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The germ of the idea was a casual comment in 2013: "Wouldn't it be fun to be in Dublin for the centenary of the Easter Rising?"
Desiree put it into words; it was shared with others at the Irish Society; it grew, and formed plans; it was discussed amongst enthusiuasts at planning meetings; it manifested itself in bank accounts & savings plans; it was the subject of travel booking inquiries; it was the cause of determined internet searching for intineraries; it took the form of payments; it grabbed the attention of many, but the commitment of a few.
And then the idea became reality: To be in Dublin at Easter, 2016; to join in the commemorations of those events of 100 years ago; to honour those whose commitment to a cause saw the birth of a Nation.
And that is how a group of 13 from the Hutt Valley Irish Society came to be in Dublin at the end of March, 2016.
The Duffys left Wellington on the previous Saturday; the Janes on Tuesday; the Mulligans, O'Tooles, Clarkes & Mike Sprejkrise flew out on Wednesday.
This last group of 7 went to Sydney to join an Etihad flight to Abu Dhabi. This 14-hour long-haul tried the patience and endurance, especially of Jeanette, who struggled throughout to calm her fear of flying (but she did it!).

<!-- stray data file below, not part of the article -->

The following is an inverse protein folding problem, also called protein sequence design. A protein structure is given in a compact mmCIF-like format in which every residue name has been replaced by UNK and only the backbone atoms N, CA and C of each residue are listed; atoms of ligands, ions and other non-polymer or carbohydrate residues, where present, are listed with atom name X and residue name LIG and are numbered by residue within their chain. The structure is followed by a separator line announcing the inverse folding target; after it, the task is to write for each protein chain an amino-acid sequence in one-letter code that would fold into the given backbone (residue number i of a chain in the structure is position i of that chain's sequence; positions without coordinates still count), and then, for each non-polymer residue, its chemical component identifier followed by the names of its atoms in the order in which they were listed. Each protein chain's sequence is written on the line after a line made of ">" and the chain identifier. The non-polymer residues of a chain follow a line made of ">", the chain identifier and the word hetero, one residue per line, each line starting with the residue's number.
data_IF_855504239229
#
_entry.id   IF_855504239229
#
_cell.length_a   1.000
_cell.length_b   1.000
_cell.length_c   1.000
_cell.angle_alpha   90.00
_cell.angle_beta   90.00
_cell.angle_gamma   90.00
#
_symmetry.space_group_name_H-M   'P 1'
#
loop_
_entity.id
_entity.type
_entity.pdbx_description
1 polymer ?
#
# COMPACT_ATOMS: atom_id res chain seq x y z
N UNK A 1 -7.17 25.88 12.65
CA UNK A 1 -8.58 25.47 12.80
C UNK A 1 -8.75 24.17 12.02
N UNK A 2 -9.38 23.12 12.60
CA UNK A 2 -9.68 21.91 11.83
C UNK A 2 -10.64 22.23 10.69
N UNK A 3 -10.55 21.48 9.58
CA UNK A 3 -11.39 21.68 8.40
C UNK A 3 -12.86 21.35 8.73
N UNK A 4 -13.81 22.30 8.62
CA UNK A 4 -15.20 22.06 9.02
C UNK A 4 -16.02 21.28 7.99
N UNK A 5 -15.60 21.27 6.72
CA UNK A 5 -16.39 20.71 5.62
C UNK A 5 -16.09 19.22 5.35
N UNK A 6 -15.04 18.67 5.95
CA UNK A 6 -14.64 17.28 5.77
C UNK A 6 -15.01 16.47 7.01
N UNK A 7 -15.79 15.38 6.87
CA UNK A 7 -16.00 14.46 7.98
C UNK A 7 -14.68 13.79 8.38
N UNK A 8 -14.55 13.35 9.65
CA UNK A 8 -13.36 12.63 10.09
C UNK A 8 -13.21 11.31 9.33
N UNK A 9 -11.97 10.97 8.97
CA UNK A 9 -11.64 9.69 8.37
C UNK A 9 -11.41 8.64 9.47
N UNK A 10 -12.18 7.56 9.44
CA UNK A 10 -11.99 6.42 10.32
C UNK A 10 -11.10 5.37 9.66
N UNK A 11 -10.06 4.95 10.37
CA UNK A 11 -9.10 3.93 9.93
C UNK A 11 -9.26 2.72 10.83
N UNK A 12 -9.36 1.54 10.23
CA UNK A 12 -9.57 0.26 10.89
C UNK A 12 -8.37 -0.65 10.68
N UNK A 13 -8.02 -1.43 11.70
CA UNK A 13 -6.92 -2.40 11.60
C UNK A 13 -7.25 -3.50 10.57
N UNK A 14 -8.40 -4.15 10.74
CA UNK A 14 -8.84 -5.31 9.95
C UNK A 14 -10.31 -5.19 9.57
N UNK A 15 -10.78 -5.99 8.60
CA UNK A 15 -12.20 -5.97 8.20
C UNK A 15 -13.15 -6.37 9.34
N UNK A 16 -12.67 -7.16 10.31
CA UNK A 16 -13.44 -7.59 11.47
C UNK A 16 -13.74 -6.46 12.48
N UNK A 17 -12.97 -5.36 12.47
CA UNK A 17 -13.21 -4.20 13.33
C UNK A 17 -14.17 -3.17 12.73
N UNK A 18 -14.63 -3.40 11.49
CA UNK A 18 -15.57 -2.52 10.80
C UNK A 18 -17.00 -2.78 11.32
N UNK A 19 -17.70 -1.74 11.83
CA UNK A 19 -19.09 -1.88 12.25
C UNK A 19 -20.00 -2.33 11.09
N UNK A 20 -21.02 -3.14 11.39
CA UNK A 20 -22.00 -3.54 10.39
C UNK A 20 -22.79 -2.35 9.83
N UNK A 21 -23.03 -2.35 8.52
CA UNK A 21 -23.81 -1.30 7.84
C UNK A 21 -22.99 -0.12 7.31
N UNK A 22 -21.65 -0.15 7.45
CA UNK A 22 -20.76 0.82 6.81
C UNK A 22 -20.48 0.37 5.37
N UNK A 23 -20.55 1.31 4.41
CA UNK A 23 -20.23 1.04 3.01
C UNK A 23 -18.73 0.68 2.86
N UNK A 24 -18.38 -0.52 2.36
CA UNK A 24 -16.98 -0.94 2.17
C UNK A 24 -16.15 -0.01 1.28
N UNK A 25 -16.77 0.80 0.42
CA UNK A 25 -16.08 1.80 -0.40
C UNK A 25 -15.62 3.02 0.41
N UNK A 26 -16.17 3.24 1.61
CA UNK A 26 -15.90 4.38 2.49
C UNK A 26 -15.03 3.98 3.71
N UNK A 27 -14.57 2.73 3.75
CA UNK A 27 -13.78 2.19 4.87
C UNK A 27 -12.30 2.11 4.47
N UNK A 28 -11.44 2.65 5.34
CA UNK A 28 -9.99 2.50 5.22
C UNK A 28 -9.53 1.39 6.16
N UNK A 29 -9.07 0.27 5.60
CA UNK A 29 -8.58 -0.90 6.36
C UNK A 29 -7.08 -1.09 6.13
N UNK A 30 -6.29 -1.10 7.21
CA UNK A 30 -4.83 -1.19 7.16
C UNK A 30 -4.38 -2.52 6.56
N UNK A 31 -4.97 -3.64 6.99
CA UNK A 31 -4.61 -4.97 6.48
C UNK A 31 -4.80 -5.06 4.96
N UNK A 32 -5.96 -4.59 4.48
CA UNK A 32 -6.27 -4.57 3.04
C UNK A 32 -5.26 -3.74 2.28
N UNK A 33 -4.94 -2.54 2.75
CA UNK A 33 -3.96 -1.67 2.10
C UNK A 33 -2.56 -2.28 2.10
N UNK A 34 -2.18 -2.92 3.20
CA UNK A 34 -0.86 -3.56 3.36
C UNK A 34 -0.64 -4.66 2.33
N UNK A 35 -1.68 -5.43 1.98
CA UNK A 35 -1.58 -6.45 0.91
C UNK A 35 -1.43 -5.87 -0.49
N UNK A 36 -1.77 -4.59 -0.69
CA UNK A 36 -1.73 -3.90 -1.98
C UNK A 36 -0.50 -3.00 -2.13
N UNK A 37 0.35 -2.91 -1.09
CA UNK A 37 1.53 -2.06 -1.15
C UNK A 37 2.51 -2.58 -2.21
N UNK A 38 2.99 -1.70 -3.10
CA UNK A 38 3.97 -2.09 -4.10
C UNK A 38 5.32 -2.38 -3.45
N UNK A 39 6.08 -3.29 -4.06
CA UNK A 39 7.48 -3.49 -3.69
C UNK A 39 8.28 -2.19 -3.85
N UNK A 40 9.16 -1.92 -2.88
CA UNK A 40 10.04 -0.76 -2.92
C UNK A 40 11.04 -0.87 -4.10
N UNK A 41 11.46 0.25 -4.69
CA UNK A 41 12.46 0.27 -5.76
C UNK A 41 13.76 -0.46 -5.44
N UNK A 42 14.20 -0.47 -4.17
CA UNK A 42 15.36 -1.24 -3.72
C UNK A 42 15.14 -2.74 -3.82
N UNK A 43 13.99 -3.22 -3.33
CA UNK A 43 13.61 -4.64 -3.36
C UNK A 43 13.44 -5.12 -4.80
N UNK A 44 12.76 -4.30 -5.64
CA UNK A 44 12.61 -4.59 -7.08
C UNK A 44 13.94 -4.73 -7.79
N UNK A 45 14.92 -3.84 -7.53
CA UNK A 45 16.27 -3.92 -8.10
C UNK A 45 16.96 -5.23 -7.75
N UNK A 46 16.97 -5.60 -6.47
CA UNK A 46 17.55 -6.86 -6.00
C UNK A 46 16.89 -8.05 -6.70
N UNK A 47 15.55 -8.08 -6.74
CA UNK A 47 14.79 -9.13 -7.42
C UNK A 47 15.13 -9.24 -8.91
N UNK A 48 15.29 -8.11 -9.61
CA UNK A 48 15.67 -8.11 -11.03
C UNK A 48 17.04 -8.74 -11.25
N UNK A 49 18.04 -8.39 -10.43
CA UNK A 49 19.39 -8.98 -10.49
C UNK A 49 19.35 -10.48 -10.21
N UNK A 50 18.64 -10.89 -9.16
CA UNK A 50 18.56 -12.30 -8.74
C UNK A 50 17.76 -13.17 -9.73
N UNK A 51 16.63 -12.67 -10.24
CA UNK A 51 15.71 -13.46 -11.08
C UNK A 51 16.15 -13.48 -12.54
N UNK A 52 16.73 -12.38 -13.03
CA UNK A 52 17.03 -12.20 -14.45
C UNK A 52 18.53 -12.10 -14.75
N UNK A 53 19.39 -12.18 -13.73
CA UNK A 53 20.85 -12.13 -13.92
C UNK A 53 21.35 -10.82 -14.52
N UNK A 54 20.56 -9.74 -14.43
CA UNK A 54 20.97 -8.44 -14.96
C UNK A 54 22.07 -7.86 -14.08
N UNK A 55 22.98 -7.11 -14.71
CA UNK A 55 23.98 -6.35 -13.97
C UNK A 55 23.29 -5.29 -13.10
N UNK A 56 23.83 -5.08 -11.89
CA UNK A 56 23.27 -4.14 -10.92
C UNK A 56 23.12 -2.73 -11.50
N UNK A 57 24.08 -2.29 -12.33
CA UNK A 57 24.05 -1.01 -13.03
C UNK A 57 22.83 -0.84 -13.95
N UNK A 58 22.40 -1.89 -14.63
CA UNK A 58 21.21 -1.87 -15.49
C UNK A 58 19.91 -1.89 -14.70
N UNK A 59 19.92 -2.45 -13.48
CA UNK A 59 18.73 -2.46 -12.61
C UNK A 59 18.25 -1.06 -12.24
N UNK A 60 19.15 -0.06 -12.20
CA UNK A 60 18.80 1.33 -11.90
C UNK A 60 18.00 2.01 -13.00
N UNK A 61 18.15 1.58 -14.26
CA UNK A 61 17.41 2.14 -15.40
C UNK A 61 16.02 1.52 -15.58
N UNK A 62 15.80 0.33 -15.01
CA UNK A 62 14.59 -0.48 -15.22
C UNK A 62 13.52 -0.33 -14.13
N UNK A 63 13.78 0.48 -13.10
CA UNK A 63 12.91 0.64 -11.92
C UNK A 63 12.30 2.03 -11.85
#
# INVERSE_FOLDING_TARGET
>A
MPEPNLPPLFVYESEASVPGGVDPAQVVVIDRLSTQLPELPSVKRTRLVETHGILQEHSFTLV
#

Abu Dhabi was impressive on a number of levels. The local airport staff at passport control were casual, un-hurried, remote, and un-engaged - something they will need to work on if the plans are to make the place a tourist mecca & not merely a transit facility. However, once through the controls we then had to deal with a 14-hour layover. The Mulligans had booked a room so they could have a shower, and stretch out for a nap. The others followed suit at a hotel at the airport.
But having put down our bags, and grabbed a bite to eat, we all set off to Ferrari World (for the 'boys') and the Yas Mall, for those not interested in 'the World's fastest Roller-Coaster'.
The Riders were most impressed, and clearly enjoyed themselves. The rest of us wandered the vast Mall, admiring the range of shops and brands, and getting lost in what felt like a giant maze.
We then re-grouped, and arranged a taxi back to the Hotel, where a rest beckoned before check-in at the airport and the inevitable waiting around for (delayed) boarding. The plane this time was smaller, but no less crowded; and the flight was a 'mere' 8 hours!
The Dublin arrival was a little after dawn, on a bright, sunny, cloudless day; the temperature, after the air-conditioned comfort of the aeroplane & terminal was 'bracing' and brisk.We're booked into the O'Callaghan Mont Clare just off Merrion Square. A delightful location (just opposite the National Gallery, down the road from the Dail and the National Museum, and 10 minutes walk to Grafton Street.
We settled and set off as a group with John as our guide (he is, so he said, a 'local') to wander Grafton Street (several needed to by new SIM cards for our phones), then across the Liffey to O'Connell Street. This was blocked in part by preparations for Sunday's ceremonials. Back to Temple Bar by way of Ha'penny Bridge, just because we could, and from there back to Merrion Square.
We were all taken aback by 1) how busy the City is - people everywhere; the city is jammed! and 2) how many 'foreign' accents we overheard; seemingly fewer Irish than 'other' Europeans.